Days later, after the recall proponents publicly estimated they would exceed 2 million signatures from voters favoring his ouster, he announced that California would be changing its notoriously complex, color-coded system of health restrictions. When the system was devised, life without the threat of Covid-19 seemed so remote that the state’s least-strict designation was caution-tape yellow. But now, the governor said, he was adding a hopeful new “green tier,” a sudden move his critics tied to the recall effort.
“Before the threat of a recall the governor told us there was no green because we could never be normal again,” tweeted Jon Fleischman, a former executive director of the California Republican Party. “It’s funny how his science turned out to be political science.”
Similar accusations have arisen from some would-be allies.
Dr. Jeffrey V. Smith, the Santa Clara County executive, took issue with the governor’s plan to dedicate 40 percent of first vaccine doses to vulnerable, poorer communities as determined by a state index.
Mr. Newsom presented the plan last month as proof of his determination to ensure that rich Californians did not crowd the poor out of access to scarce vaccinations. But the policy change also helped Mr. Newsom politically.
A new tweak in the system for determining health restrictions let a county move into a lower tier once a critical mass of vaccinations had been administered in disadvantaged ZIP codes. Many of those targeted ZIP codes were in Los Angeles, where teachers’ unions were refusing to return to classrooms until the county was out of the strictest level of health rules. Parent groups, meanwhile, were demanding in-person instruction.
Dr. Smith — whose Bay Area county has plenty of poor people but virtually none of the targeted ZIP codes — said the vaccine targets were part of a “fake equity plan,” based less on fairness than on Mr. Newsom’s desire to open up Los Angeles.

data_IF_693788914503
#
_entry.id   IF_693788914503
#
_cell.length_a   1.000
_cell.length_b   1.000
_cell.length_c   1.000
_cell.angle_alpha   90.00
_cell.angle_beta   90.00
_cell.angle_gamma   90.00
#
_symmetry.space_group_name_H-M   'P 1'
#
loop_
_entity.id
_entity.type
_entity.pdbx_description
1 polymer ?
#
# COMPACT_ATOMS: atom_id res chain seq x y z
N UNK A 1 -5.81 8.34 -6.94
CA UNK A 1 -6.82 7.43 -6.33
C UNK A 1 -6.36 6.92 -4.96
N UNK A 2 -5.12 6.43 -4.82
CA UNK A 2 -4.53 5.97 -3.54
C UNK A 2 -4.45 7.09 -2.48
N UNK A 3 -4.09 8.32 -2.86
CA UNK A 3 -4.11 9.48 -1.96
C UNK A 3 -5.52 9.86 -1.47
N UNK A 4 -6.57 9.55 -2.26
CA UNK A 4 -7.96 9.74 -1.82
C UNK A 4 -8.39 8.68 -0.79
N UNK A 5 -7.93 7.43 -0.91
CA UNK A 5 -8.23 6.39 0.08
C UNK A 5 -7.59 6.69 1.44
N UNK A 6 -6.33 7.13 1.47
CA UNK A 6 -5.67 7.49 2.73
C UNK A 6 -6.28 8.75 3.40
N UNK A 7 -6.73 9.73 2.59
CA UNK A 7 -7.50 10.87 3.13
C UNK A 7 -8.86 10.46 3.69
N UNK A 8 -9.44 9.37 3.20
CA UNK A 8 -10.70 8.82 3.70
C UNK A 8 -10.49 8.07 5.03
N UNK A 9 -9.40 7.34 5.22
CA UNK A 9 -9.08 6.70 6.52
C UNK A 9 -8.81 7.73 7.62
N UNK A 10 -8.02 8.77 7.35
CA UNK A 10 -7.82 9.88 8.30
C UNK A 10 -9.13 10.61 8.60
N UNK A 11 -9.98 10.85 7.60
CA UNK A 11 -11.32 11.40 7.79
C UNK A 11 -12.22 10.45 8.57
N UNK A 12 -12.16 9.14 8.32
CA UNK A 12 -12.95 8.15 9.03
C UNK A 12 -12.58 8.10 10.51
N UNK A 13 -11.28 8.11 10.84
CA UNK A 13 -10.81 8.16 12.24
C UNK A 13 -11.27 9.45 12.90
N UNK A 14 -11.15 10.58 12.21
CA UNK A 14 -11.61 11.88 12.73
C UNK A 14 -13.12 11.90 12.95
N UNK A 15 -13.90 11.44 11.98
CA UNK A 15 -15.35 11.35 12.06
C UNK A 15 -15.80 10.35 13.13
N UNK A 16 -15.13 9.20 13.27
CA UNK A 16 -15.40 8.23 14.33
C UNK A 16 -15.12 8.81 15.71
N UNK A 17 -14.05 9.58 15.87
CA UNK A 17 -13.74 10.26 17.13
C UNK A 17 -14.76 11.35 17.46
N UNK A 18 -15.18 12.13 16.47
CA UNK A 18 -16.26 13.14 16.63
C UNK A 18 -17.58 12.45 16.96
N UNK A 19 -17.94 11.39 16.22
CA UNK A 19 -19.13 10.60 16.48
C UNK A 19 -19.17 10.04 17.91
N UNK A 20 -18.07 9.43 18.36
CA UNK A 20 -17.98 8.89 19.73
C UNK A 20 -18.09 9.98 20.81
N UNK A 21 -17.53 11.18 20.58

“What’s really going on has nothing to do with distribution,” said Dr. Smith, who serves in a nonpartisan position but said he identifies as a Democrat. “It has to do with the governor’s desire to buy himself out of the recall election by reopening Southern California as fast as he can.”
It is unclear how much voters will care about Mr. Newsom’s mix of motivations. Californians, who overwhelmingly opposed former President Donald J. Trump in the last election, are unlikely to replace a Democratic governor if their main alternatives are limited to the current challengers, who are Republican supporters of Mr. Trump.
If a recall is placed on the ballot in a special election that most likely would be held in the fall, voters will be asked two questions: Whether Mr. Newsom should be recalled, and if so, who should finish the 14 months or so remaining in his term. So far, no Democrats have stepped up as an alternative, and party leaders from progressives such as Senator Bernie Sanders of Vermont to centrists such as President Biden have sought to maintain that united front.
The politicking to come is expected to be expensive, national and corrosive. Recall proponents and their allies say they have raised about $4.1 million, including large contributions from major Republican donors, the state Republican Party and potential candidates such as John Cox, a San Diego businessman who lost to Mr. Newsom in 2018.
The governor’s team has reported about $3 million in contributions, including about $400,000 from the state Democratic Party, $250,000 from a union representing state government engineers, $125,000 each from the agricultural magnates Stewart and Lynda Resnick and more than $500,000 in small-dollar online donations in the 48 hours after the governor started a website called Stop the Republican Recall.
Supporters of Mr. Newsom portray the initiative as the work of Republican extremists. The leader, the governor has said, believes that the government should “microchip migrants.”
Orrin Heatlie, the retired Northern California sheriff’s sergeant who is the recall’s lead proponent, wrote a 2019 Facebook post that read: “Microchip all illegal immigrants. It works! Just ask Animal control.”
Mr. Heatlie acknowledged in an interview that he wrote the post, but he said that it was not meant to be taken literally and that he intended it as a “conversation starter.”
He said Mr. Newsom brought the recall on himself by imposing too many restrictions early in the pandemic and dining at an elite wine country restaurant while asking Californians to quarantine last fall.
Darry Sragow, a longtime Democratic strategist, predicts that Mr. Newsom will survive the recall. But he added that the governor’s numbers indicate that his troubles with voters are not over.
Last month, pollsters at Emerson College and Nexstar Media Group asked Californians about the 2022 election. If they could, would they vote again for Mr. Newsom?
More than 58 percent of registered voters said they preferred someone new.
Shawn Hubler reported from Sacramento, and Jill Cowan from Los Angeles.